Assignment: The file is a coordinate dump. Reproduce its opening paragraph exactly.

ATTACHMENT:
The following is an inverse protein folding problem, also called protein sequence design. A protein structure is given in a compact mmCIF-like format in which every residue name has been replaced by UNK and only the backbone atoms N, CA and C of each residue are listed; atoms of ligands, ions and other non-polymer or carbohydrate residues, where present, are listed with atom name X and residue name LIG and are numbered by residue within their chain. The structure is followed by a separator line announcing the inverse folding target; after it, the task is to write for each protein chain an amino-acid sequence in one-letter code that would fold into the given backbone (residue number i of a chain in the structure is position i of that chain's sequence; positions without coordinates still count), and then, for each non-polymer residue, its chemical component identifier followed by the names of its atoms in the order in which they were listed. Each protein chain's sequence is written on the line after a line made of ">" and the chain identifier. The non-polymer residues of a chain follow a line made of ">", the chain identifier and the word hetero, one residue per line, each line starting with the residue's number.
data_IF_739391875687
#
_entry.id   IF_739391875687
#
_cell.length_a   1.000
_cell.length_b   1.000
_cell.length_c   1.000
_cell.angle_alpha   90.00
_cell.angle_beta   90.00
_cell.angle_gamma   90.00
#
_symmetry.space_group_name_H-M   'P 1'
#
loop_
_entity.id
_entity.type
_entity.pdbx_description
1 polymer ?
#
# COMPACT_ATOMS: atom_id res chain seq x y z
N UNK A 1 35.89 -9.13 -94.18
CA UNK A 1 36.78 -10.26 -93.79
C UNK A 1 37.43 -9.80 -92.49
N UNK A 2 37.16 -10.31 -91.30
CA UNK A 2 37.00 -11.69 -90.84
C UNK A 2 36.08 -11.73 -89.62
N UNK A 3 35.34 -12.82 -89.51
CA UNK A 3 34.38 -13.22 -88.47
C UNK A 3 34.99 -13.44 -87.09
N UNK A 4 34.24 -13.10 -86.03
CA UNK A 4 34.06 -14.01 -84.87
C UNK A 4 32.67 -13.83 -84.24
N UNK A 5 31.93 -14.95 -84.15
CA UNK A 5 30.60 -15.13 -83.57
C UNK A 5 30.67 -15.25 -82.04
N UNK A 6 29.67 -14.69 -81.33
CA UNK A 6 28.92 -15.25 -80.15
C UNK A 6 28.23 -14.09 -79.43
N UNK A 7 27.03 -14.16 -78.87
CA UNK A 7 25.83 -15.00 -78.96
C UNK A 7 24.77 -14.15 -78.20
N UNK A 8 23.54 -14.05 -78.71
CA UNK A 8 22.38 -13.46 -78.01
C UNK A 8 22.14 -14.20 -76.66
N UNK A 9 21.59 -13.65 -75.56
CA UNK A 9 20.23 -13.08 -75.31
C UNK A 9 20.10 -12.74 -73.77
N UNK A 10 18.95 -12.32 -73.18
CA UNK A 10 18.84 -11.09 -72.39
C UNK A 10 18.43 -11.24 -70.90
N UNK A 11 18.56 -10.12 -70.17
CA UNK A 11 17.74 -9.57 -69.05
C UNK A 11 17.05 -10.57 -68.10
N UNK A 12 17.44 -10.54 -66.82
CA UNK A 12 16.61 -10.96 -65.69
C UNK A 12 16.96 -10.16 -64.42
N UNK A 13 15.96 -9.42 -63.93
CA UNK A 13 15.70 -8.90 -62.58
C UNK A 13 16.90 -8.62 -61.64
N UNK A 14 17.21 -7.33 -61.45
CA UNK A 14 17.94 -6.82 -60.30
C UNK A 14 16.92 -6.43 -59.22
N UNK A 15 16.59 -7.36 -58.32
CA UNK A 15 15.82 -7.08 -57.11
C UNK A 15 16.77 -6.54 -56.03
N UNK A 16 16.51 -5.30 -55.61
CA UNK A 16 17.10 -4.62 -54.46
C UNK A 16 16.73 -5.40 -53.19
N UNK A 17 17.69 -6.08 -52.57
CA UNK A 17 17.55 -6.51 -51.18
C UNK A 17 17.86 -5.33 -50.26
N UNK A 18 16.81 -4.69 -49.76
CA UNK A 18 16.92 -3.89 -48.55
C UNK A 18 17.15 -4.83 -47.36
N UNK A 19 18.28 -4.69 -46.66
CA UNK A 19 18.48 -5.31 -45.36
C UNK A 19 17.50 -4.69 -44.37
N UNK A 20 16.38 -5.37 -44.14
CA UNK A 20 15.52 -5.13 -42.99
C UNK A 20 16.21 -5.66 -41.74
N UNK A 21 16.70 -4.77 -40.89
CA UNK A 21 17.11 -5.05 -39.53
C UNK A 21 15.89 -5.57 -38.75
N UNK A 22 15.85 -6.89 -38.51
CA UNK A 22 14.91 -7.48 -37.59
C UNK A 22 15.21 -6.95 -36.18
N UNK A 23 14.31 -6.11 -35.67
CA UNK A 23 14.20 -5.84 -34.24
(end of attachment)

The following is an inverse protein folding problem, also called protein sequence design. A protein structure is given in a compact mmCIF-like format in which every residue name has been replaced by UNK and only the backbone atoms N, CA and C of each residue are listed; atoms of ligands, ions and other non-polymer or carbohydrate residues, where present, are listed with atom name X and residue name LIG and are numbered by residue within their chain. The structure is followed by a separator line announcing the inverse folding target; after it, the task is to write for each protein chain an amino-acid sequence in one-letter code that would fold into the given backbone (residue number i of a chain in the structure is position i of that chain's sequence; positions without coordinates still count), and then, for each non-polymer residue, its chemical component identifier followed by the names of its atoms in the order in which they were listed. Each protein chain's sequence is written on the line after a line made of ">" and the chain identifier. The non-polymer residues of a chain follow a line made of ">", the chain identifier and the word hetero, one residue per line, each line starting with the residue's number.